Today, April 15, is tax day — the deadline for filing California and federal income tax returns. It’s also an opportunity to reflect on the shared investment in our communities that taxes represent.
The dollars we pay to the state in taxes are invested closer to home than you might think. More than 70 cents out of every dollar spent through the state budget goes to local communities to fund public schools and community colleges, health and human services programs, public safety, and more.
While we all benefit from these public investments, the question of who does and doesn’t contribute their fair share provokes passionate debate. Last week, the CBP released our annual tax day report, Who Pays Taxes in California?, a snapshot of how tax payments — and tax breaks — are distributed among Californians.
The simplest answer to the question posed by the report’s title is that we all pay California taxes in some form. California households of all income levels pay sales taxes on most purchases, including household staples like soap and tissue. Those of us who drive pay fuel taxes. Californians who consume beer, wine, or cigarettes pay the alcohol tax or the cigarette tax on those purchases. Homeowners pay property taxes — and renters do, too, since this cost generally gets passed on in the form of higher rents.
The thornier question is how the overall tax bill is distributed among various income groups, and whether that distribution is fair. (For an in-depth discussion of tax fairness, see our recently released report Principles and Policy: A Guide to California’s Tax System.) Here at the CBP, we believe a stronger case can be made for a progressive tax structure — in which higher-income households pay a larger share of their incomes in taxes — than for a proportional (“flat”) tax structure, in which all households pay the same share of income in taxes, or a regressive tax structure, in which lower-income households pay a larger share of their incomes in taxes.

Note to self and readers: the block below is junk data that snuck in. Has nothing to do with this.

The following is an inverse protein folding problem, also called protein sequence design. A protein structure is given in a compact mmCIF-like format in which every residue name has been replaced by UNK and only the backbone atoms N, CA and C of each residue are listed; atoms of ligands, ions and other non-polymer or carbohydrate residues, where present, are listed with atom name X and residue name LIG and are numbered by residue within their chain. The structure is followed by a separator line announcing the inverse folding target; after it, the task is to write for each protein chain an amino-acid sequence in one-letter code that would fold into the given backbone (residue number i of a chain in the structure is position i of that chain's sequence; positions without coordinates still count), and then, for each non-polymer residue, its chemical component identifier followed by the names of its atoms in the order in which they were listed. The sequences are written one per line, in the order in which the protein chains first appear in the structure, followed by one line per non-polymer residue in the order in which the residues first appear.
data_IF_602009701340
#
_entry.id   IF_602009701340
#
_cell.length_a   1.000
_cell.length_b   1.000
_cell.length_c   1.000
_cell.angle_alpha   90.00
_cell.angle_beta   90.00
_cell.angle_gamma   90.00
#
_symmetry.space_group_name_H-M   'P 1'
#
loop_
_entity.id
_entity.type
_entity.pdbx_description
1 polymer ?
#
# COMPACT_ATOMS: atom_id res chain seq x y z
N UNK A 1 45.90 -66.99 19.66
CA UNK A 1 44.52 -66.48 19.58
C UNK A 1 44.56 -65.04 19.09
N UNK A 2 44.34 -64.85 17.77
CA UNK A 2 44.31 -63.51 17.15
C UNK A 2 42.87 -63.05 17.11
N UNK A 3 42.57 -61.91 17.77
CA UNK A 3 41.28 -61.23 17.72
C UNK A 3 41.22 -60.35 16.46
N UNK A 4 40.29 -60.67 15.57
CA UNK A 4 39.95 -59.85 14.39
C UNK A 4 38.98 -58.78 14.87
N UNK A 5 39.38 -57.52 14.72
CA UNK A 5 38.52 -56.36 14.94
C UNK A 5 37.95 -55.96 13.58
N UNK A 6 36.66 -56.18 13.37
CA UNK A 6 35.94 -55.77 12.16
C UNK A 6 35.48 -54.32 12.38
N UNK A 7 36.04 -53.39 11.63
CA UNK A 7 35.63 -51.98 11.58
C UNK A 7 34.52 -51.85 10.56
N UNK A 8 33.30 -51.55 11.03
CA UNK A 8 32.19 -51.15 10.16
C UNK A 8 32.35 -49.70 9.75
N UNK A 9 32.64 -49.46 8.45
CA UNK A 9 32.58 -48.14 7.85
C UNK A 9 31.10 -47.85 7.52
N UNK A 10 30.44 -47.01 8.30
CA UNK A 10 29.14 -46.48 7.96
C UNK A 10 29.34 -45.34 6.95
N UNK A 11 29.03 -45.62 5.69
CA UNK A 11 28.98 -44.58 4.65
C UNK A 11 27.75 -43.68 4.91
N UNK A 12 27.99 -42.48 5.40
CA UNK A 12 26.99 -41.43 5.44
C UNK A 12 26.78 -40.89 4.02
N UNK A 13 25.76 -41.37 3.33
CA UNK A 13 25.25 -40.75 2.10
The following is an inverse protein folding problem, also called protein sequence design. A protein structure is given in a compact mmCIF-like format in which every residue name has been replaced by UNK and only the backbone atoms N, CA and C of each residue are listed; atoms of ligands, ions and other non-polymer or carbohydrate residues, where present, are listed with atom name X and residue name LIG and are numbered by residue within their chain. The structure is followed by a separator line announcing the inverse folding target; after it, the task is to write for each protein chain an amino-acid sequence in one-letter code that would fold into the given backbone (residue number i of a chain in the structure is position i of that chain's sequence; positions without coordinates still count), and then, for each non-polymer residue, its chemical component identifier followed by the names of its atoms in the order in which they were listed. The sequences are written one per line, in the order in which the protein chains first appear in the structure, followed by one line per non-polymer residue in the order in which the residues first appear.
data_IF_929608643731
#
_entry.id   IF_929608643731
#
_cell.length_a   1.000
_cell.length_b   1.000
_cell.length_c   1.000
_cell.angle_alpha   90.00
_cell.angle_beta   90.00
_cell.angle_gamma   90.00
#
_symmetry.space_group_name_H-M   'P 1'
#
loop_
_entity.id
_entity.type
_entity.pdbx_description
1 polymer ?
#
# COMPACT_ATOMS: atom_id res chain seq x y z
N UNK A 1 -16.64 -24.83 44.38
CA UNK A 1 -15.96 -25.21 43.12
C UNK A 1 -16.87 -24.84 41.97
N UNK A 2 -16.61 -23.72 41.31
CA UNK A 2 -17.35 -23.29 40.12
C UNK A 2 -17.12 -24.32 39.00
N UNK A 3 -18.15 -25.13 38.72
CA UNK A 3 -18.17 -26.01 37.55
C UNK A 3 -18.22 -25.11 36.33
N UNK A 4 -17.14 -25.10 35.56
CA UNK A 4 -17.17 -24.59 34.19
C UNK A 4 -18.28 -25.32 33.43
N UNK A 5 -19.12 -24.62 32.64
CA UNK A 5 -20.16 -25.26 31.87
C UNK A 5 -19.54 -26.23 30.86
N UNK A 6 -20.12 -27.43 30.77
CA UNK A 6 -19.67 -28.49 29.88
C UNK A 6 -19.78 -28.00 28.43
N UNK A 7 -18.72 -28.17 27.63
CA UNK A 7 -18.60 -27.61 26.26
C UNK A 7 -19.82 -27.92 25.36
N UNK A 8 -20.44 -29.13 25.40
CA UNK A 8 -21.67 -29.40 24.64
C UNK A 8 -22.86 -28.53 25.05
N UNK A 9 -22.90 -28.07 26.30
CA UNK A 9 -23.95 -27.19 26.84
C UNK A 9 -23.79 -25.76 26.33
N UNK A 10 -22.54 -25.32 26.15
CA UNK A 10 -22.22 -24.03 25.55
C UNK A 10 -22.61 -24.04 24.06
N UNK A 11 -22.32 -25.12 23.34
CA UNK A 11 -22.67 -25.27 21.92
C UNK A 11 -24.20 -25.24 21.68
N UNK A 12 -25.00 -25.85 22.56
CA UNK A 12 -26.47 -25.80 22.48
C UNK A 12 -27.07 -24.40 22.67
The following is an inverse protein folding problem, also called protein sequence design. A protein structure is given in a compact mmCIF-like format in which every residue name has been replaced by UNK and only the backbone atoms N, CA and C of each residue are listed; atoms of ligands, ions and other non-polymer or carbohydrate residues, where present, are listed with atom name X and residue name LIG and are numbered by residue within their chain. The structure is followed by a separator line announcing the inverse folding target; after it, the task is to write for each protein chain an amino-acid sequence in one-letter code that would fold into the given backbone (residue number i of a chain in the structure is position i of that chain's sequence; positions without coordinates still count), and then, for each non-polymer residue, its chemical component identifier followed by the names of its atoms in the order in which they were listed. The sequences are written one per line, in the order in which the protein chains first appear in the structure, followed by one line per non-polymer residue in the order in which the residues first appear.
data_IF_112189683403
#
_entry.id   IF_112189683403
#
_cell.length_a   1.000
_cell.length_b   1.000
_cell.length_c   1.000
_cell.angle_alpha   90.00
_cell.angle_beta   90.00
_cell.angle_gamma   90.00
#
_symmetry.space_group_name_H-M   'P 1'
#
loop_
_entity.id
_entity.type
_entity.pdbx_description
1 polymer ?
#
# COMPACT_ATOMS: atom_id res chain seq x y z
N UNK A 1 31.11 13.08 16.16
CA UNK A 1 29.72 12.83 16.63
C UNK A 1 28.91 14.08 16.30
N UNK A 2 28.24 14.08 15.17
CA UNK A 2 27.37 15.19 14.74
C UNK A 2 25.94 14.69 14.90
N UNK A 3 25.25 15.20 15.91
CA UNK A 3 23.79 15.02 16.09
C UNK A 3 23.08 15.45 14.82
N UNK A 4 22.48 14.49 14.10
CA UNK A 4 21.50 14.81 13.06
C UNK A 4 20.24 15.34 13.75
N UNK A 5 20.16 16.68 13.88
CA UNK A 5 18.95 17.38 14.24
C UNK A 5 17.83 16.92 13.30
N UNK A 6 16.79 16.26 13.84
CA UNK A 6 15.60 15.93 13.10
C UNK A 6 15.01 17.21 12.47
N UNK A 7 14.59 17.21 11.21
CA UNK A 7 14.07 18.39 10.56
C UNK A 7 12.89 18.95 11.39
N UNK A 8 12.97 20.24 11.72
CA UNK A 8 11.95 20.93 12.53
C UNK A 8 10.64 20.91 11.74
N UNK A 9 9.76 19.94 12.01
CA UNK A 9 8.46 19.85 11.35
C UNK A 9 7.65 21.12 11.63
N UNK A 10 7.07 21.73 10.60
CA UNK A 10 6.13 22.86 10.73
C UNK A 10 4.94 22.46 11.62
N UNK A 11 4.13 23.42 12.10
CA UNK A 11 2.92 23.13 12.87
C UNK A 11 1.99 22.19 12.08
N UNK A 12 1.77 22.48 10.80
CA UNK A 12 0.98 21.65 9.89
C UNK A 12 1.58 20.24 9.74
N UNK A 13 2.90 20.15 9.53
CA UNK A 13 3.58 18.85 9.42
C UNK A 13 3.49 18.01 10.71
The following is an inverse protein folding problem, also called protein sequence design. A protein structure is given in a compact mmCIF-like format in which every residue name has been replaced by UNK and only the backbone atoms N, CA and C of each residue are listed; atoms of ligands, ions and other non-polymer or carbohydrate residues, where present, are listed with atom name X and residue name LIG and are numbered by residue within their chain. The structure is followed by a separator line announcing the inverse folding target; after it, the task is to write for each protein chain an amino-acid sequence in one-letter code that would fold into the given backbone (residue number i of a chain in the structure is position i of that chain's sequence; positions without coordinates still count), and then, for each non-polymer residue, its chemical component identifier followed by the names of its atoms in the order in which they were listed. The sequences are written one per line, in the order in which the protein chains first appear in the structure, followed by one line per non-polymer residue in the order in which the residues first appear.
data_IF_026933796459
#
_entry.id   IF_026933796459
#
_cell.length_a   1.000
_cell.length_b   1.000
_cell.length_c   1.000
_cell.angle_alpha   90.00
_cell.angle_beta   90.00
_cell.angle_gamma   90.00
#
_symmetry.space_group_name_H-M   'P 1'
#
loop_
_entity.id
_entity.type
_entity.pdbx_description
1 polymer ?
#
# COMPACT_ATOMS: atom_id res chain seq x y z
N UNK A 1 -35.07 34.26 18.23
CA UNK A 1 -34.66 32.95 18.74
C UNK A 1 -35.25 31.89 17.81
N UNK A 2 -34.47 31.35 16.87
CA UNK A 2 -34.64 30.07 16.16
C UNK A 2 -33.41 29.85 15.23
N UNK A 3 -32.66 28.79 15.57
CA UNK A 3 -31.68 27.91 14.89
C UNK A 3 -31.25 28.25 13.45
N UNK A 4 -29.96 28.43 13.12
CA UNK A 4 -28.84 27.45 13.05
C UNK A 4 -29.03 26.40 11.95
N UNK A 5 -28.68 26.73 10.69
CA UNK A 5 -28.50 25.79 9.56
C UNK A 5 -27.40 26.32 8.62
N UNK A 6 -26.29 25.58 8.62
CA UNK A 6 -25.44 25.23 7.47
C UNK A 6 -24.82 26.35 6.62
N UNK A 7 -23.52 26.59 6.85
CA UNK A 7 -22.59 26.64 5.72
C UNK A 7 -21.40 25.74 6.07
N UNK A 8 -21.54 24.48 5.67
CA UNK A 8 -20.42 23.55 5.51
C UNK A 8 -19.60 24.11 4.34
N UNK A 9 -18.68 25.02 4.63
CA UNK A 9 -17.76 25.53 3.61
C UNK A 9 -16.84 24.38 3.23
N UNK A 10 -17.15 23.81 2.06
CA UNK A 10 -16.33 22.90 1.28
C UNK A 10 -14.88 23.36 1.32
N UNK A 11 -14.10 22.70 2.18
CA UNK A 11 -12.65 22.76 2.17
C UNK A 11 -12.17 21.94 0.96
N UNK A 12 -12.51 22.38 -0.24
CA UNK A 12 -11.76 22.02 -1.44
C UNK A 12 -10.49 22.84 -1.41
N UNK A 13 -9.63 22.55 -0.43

But as we report in Who Pays?, when all California taxes are taken into account, a family making $13,000 a year pays a larger share of their income in state and local taxes, on average, than a family making $1.6 million a year.
Even factoring in Proposition 30’s temporary tax increases, which on the whole are progressive, California’s overall tax system remains modestly regressive. The lowest-income families pay the highest share of their incomes when all state and local taxes are counted — including regressive taxes such as the sales tax and alcohol and tobacco taxes.
Another important consideration is who benefits from the spending that occurs through the tax code in the form of exemptions, deductions, credits, and exclusions. Here again, the simple answer is all of us. For instance, anyone who has ever bought groceries or filled a prescription in California has benefited from the fact that many purchases — including food and prescription medicine — are exempt from the sales tax.
However, corporations — especially large corporations — receive outsize benefits from spending in the tax code. For the corporate income tax, the revenue loss from tax expenditures is almost 80 percent of the actual revenues collected from the tax. This is substantially greater than the percentage of revenue lost from tax expenditures for either the personal income tax (54 percent) or the sales tax (48 percent).
The CBP has always emphasized that California’s budget embodies our choices and values as a state. The same is true of our tax system. On tax day, and every day of the year, it’s worth shining a light on certain aspects of the state’s tax system and reflecting on whether we are making the right choices. Does asking the lowest-income Californians to pay the most in state and local taxes, and delivering a large share of tax benefits to corporations, truly represent the vision and priorities of California’s residents?
— Hope Richardson